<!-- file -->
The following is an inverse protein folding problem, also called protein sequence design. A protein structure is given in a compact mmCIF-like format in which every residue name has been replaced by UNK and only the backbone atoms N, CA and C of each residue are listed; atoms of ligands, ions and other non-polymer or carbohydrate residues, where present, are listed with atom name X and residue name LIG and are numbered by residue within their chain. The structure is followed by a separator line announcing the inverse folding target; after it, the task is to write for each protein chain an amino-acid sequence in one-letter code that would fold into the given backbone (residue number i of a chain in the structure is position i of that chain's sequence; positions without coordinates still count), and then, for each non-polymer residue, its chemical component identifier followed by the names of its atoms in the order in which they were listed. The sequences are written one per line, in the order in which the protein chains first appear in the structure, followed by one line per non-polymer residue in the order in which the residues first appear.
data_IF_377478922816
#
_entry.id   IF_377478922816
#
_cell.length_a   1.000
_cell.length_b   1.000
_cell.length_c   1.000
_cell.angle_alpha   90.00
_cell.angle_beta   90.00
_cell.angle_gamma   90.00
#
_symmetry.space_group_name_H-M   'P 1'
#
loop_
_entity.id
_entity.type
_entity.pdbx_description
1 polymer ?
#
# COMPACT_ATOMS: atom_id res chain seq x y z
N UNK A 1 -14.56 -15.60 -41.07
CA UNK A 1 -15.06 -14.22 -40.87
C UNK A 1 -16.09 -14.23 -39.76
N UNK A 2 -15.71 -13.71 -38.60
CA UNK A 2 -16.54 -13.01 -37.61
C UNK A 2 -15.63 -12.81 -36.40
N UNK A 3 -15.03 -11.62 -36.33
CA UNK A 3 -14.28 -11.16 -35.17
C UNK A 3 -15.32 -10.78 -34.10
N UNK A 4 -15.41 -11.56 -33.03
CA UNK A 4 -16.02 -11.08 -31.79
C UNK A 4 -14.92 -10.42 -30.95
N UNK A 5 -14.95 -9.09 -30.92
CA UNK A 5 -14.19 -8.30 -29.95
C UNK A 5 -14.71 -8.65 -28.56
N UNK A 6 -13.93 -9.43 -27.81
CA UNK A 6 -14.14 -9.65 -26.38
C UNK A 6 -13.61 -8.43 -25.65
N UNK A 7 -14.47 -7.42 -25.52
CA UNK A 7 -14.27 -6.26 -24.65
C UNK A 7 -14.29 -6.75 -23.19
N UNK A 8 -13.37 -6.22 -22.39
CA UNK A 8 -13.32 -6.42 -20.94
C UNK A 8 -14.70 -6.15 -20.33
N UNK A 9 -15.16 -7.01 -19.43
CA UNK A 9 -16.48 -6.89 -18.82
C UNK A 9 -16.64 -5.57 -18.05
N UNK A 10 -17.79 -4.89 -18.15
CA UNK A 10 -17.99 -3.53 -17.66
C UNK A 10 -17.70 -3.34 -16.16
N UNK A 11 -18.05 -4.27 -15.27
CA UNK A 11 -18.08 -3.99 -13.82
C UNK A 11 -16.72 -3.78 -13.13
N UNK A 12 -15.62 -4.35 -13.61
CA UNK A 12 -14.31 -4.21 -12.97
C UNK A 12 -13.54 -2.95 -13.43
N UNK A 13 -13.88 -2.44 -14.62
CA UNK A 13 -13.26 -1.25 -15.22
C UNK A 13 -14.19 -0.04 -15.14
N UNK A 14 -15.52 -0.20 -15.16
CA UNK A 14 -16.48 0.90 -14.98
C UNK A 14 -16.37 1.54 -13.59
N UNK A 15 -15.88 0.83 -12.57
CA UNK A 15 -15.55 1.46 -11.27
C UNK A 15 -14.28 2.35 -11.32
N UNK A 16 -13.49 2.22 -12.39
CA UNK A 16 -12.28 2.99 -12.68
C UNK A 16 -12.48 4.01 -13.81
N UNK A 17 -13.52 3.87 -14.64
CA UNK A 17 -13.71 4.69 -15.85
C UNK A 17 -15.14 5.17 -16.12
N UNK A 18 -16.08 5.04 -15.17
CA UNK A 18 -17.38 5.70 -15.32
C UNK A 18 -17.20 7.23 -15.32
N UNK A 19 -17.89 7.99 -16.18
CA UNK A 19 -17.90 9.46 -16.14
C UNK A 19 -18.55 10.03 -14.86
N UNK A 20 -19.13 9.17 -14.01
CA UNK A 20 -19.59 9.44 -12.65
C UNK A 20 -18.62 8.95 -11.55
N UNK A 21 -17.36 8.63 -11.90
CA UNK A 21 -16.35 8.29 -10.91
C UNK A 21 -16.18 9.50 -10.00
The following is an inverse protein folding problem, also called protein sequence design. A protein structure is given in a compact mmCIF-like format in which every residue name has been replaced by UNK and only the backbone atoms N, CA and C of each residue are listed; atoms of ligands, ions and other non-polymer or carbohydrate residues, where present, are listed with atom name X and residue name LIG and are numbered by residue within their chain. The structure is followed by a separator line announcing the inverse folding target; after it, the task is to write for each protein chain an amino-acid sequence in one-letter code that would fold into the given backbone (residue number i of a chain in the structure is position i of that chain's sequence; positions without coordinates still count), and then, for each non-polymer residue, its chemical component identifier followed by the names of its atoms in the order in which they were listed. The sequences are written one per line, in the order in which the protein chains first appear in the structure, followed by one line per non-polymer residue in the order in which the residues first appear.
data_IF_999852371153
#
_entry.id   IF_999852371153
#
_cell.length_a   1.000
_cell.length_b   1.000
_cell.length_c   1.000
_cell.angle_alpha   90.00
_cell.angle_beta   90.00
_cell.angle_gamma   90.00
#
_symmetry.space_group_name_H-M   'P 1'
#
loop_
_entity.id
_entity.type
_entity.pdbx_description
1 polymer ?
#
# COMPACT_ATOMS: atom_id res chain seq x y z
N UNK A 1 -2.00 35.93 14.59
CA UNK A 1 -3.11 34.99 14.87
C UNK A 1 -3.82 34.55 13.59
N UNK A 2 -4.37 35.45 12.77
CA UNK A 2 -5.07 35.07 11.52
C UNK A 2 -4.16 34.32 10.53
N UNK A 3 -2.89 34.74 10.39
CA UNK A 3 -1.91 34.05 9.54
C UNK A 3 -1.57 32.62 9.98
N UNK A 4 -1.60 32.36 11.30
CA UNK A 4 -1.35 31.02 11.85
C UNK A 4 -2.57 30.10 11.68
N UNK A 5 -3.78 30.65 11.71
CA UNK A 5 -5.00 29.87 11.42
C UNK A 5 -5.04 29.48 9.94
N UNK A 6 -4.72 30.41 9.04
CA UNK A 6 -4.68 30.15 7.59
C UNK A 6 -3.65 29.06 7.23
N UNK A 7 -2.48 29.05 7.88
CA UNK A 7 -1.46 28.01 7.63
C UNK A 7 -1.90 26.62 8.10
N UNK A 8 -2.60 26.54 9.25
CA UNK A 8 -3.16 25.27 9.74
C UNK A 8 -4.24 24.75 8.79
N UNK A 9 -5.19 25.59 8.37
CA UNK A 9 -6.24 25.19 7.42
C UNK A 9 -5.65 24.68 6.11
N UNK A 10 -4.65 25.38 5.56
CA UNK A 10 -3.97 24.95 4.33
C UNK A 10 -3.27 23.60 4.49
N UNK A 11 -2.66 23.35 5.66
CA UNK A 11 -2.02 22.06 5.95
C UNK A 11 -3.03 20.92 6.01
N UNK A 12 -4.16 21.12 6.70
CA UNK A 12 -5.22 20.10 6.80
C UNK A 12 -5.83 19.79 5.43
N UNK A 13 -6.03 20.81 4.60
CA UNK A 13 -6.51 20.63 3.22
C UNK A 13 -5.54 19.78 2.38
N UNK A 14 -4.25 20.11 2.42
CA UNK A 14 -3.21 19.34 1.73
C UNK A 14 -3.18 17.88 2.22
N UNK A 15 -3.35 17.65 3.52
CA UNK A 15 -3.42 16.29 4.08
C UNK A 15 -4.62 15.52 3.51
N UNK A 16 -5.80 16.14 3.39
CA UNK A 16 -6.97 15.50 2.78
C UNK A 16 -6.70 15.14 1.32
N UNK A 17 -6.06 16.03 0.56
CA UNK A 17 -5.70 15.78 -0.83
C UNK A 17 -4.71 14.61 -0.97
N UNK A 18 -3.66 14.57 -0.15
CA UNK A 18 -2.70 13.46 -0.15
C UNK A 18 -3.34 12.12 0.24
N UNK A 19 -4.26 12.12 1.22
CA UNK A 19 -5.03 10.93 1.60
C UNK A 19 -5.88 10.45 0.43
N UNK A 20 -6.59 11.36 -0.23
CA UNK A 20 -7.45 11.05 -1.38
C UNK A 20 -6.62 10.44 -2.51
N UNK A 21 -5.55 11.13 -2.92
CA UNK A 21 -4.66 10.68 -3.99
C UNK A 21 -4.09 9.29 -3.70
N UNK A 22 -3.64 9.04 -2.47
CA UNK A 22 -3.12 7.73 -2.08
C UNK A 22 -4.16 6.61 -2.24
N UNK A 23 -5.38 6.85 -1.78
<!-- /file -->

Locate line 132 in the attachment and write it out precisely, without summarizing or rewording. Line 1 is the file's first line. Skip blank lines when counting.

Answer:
C UNK A 9 -5.65 24.68 6.11